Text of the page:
The theme for this year’s World Economic Forum Annual Meeting is The Reshaping of the World: Consequences for Society, Politics and Business. Rapid urbanization is clearly one key force driving that change, and new research from Jones Lang LaSalle indicates that real estate is emerging as a major factor reshaping the world’s cities.
Traditional thinking sees real estate as a product or consequence of a city’s success: successful cities attract real estate investment. What we’re finding, though, is that real estate can actually drive a city’s success, attracting investment capital which then contributes to a city’s ability to attract the new business that will make it more successful.
Which cities benefit? While investors around the world are increasing their allocations to real estate, they’re focusing on specific city types.
We’ve looked at the world’s 30 top cities for direct commercial real estate investment. We’ve divided them into three groups: “super cities” (think London, New York, Tokyo or Paris), “primary cities” (Los Angeles, Singapore and Beijing among them) and “second-tier” markets (Seattle, Berlin, Osaka and others).
Over the past decade, these 30 cities have accounted for half the $4.6 trillion total in direct real estate investments. If real estate markets were football/soccer teams, these would be competing for the World Cup.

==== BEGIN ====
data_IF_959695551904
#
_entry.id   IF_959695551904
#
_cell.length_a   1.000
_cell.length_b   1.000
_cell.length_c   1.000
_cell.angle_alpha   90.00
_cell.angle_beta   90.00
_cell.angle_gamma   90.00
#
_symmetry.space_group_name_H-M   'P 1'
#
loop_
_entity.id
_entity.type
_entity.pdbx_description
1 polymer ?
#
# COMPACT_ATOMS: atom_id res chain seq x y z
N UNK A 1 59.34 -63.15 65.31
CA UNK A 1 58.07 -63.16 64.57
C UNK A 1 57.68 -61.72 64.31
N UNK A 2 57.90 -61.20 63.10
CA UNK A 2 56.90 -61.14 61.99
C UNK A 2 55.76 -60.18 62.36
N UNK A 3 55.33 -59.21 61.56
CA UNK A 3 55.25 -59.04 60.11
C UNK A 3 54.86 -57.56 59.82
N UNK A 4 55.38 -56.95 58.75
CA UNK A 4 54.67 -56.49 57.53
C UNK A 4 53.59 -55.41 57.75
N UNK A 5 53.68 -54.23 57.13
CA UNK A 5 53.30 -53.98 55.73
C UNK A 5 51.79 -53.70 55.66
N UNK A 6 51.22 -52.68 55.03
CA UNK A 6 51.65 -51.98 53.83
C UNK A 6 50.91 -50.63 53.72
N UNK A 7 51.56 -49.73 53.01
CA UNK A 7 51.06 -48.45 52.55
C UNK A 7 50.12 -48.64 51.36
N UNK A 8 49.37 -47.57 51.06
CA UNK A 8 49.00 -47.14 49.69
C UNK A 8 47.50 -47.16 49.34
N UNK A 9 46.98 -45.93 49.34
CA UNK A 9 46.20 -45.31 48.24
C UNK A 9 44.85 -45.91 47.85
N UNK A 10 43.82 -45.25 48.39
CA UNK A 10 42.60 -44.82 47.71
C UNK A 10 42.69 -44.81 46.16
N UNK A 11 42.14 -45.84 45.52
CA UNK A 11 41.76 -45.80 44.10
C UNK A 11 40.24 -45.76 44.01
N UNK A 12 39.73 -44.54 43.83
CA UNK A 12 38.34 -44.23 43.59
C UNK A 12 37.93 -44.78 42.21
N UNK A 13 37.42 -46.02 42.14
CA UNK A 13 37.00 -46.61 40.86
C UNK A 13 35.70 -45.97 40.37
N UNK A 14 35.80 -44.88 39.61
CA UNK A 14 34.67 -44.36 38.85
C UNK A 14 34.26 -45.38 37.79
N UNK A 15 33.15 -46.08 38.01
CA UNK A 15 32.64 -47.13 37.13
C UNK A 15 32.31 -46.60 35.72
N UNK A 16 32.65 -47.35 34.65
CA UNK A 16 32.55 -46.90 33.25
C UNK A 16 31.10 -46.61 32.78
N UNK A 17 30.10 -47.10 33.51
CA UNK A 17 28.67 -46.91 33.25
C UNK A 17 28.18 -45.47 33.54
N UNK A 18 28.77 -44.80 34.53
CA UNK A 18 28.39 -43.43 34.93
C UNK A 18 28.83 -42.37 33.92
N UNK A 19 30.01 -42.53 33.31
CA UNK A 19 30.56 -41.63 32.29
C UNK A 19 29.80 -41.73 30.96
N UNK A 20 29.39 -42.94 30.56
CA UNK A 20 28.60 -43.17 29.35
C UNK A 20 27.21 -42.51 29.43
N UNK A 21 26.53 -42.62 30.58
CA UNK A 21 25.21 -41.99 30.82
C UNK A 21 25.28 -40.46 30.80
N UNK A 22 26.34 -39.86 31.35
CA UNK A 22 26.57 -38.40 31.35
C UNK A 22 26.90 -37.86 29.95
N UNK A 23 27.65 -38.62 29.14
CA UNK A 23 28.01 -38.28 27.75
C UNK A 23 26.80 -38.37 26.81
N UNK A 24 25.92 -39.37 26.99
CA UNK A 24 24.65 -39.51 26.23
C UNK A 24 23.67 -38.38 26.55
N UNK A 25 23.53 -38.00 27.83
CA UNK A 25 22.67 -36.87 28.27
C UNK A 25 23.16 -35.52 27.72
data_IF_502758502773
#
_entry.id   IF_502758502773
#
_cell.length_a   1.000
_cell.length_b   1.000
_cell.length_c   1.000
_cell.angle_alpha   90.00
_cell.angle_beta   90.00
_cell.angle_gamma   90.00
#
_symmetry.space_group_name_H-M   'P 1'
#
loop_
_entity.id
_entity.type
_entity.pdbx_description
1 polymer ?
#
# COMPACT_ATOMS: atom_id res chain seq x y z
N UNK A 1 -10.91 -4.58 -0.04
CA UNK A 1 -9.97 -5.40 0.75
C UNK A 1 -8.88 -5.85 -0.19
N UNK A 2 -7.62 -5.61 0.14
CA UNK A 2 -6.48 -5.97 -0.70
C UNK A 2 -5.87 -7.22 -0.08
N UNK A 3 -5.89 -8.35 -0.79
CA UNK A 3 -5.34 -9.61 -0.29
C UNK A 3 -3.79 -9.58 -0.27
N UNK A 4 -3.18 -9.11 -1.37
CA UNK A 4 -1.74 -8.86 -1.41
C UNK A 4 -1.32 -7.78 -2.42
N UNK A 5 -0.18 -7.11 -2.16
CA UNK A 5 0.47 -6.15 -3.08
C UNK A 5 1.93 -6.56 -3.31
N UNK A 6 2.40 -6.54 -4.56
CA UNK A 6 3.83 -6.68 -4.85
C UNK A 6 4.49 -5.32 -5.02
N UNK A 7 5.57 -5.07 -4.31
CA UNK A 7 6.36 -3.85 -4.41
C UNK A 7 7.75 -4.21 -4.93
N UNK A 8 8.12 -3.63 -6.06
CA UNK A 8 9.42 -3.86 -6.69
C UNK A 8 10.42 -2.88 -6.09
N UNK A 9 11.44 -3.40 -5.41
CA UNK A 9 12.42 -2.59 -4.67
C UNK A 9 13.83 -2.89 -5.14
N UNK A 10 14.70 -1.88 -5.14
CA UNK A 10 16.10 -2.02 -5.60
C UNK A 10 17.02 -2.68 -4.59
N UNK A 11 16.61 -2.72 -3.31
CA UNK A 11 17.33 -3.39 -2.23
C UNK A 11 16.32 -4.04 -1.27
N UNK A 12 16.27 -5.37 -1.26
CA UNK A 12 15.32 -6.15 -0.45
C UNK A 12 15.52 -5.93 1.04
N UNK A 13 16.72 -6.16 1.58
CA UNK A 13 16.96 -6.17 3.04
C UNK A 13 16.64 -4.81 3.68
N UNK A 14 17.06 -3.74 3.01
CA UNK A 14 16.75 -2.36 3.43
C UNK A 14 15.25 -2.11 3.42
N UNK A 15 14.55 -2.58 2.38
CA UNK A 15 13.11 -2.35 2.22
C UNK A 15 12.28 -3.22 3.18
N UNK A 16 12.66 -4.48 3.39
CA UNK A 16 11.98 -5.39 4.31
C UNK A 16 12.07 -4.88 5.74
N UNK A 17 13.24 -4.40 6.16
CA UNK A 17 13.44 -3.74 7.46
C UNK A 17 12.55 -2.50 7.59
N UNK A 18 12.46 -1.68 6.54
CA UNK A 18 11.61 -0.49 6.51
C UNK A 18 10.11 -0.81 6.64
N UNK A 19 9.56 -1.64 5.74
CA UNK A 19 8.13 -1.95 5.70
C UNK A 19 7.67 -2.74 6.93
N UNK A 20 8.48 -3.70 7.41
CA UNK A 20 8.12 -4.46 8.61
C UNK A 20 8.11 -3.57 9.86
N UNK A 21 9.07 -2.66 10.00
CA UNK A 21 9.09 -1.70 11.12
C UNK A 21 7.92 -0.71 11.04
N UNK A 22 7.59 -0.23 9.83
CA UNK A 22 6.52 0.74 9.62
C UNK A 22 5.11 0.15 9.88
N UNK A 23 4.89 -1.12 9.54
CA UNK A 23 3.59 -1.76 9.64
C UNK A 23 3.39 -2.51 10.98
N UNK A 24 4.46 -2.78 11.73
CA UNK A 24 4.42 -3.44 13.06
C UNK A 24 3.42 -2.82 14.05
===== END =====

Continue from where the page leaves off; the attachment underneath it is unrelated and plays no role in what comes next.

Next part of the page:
The dynamics are interesting. Growing cross-border capital investment has boosted demand for commercial real estate in super and primary cities, from London to Beijing. This flood of capital means there are no longer enough attractive property investments in these markets, causing investors to look to somewhat riskier places to allocate their funds.
Second-tier cities are profiting. In particular, second-tier cities that combine good governance, sound educational systems and innovative city planning are gaining momentum. They are focusing on flexible, well-designed real estate: open, sustainable and collaborative work spaces in urban settings with amenities that appeal to the knowledge workers companies are increasingly trying to hire. This approach attracts investors by attracting tenants in high-growth sectors like tech and healthcare.
Since the global downturn, large corporate tenants have tended to focus on containing costs and managing their existing portfolios. With many markets regaining economic momentum, this is changing. Companies are shifting operations to second-tier cities and expanding to new areas to address business needs, access new skills and take advantage of new opportunities. Such movement encourages investors to follow the corporations into new markets.
Thinking in terms of super, primary and second-tier markets not only offers a new way to think about global capital flows into real estate, but also to anticipate the successful cities of the future.
Global capital allocated to commercial real estate is still concentrated in the world’s super and primary cities. But as real estate investors broaden their horizons to new markets, innovation and reinvention will guide the definition of successful cities.
Colin Dyer is president and chief executive officer of Jones Lang LaSalle, a World Economic Forum Strategic Partner. He is participating in the World Economic Forum Annual Meeting 2014 in Davos-Klosters. Watch a Jones Lang LaSalle interview with him here.
Image: A man takes a photograph of the Tokyo skyline August 8, 2007. REUTERS/Yuriko Nakao